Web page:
Medical Claims Significantly Higher Than What BOE Anticipated

Medical Claims Significantly Higher Than What BOE Anticipated

The Town Council dove into the biggest line item of their yearly operating budget this week, as attention turned to the education budget request for the upcoming fiscal year. 

The budget of $78,487,052, recommended in January by the Board of Education and again by Town Manager Sean Kimball in March, calls for a 5.22% increase in spending over last year, with a majority of the funds set to replenish the District’s medical benefit fund, which school officials state has been under funded for a number of years. 

Chief Operations Officer of CPS, Vincent Masciana, walked the Council through his data from the past year, and explained to them how the medical benefits fund became so depleted. 

“We’ve been in this situation before where we’ve had a large (in terms of funds) medical benefits fund, and we tried to reduce the number and then we get a bad claims year, like this year, and we find ourselves having to budget for a substantial difference,” Masciana explained. “The total amount we have budgeted for next year for for funding the medical benefits fund is $10,617,983.”

Masciana explained that the fund is broken down into various categories, such as the funding for claims, stop loss prevention insurance, employee contributions, administrative fees, and employee waivers. 

“As a team, we’ve struggled with budgeting the medical benefits fund over the years...” Masciana admitted. “Over the past fiscal year, from July 2019 to February 2020 ,we’ve had 32 claims that were over $25,000...”

Masciana listed the types of claims were filed in the past year and how much each cost the town. According to his data, during that time period CPS had six cancer related claims, 10 bone, joint or spine claims, nine GI (gastrointestinal), ENT (ear, nose and throat), endocrine, organ or other claims, three heart, arterial, or blood related claims, three childbirth and fertility claims, and one counseling claim. In total, these 32 claims cost the town $2,146,077. There were zero COVID-19 related claims in that time period.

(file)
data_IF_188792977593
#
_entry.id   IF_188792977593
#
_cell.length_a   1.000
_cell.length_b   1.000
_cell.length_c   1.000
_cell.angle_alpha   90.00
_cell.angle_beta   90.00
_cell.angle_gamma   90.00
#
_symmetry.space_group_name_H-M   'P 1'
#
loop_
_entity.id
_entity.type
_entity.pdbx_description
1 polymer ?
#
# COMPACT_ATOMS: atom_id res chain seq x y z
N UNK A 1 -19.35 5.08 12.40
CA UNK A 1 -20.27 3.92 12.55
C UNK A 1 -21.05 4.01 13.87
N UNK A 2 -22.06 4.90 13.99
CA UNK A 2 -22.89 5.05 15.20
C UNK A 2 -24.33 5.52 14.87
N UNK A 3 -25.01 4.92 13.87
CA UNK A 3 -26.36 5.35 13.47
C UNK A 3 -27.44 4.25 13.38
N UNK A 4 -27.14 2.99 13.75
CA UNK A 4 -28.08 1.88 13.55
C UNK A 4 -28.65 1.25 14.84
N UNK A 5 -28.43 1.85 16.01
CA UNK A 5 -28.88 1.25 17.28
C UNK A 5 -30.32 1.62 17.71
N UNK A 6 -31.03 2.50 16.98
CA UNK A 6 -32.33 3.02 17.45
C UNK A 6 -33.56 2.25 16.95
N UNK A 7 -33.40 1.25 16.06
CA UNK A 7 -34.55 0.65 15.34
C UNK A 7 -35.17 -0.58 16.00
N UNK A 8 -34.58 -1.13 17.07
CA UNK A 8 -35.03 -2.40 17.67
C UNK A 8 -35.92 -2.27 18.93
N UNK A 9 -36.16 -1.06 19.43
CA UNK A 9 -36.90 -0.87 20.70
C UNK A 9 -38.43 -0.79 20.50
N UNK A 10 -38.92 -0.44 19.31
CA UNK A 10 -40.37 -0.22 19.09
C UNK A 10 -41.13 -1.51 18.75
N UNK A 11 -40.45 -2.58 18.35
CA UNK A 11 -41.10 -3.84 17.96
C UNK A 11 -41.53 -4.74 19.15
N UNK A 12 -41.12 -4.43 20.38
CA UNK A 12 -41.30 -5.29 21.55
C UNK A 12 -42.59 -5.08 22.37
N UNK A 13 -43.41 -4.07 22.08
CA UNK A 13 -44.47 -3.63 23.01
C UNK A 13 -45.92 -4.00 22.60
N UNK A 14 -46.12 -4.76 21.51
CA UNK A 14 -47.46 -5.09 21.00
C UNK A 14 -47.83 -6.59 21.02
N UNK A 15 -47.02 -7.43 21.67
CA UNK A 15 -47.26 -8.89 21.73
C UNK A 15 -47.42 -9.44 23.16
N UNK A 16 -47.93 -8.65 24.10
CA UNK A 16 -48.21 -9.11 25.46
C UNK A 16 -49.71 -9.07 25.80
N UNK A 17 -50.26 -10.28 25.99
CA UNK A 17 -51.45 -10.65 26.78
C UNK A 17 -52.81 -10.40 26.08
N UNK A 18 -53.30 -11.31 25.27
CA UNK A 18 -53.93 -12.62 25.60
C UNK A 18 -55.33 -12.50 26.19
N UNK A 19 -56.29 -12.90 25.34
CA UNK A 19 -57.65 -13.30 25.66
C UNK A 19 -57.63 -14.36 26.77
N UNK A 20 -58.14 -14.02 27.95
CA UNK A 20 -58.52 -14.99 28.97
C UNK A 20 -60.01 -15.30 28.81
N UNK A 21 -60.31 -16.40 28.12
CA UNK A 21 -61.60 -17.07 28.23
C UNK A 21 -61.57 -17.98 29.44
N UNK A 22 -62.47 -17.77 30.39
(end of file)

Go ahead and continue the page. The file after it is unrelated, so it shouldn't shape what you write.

“In this current fiscal year, from July 2020 to February 2021, so far we’ve had 57 medical claims over $25,000 totaling about $3.7 million, which is roughly a $1.7 million increase from what we had last year,” Masciana stated

The category that was the most expensive in the medical benefits claims this year is the “GI, ENT, Organ and Other” category, which has 19 claims and counting, totaling $1,182,185 alone. 

“Essentially, what you are saying is that, at some rate, this increase was expected because every few years we have this issue?” asked Council Chair Rob Oris. “But what I think I heard you said earlier was that the expected run rate was $725,000 per month last year, and in a six month period it ran to about $1.1 million, is that correct?”

“The expected was $800,000 from the actuary medical benefits program. We budgeted $725,000, and the actual claims came out to be $1.1 million,” Masciana clarified. “The reason why we budgeted the $725,000 instead of the $800,000 was because our reserve balance was about $3 million.”

When asked how to potentially avoid this discrepancy in the future, both Masicana and Board of Education member and Chair of the BOE Finance Committee Adam Grippo explained that, ultimately, there is no way. 

“During our budget deliberations, this was obviously the largest issue...but the actuaries couldn't give us any good reason as to why this happened and why the increases happen when they do,” Grippo said. “We were incredibly disappointed to see these large expenditures and we are at a loss of how to prevent it going forward…”

“It's really the luck of the draw with these claims,” Masciana added. 

The other budgetary drivers this year are certified and non-certified employee salaries, instructional expenses, support services, and maintenance and operations. 

“Employee salaries is the next budgetary driver, with that line item being $49,250,431,” explained Solan. “The BOE recommends no staffing or programming that would advance our services. The priority is maintaining the staffing ratios that our community holds sacred.”

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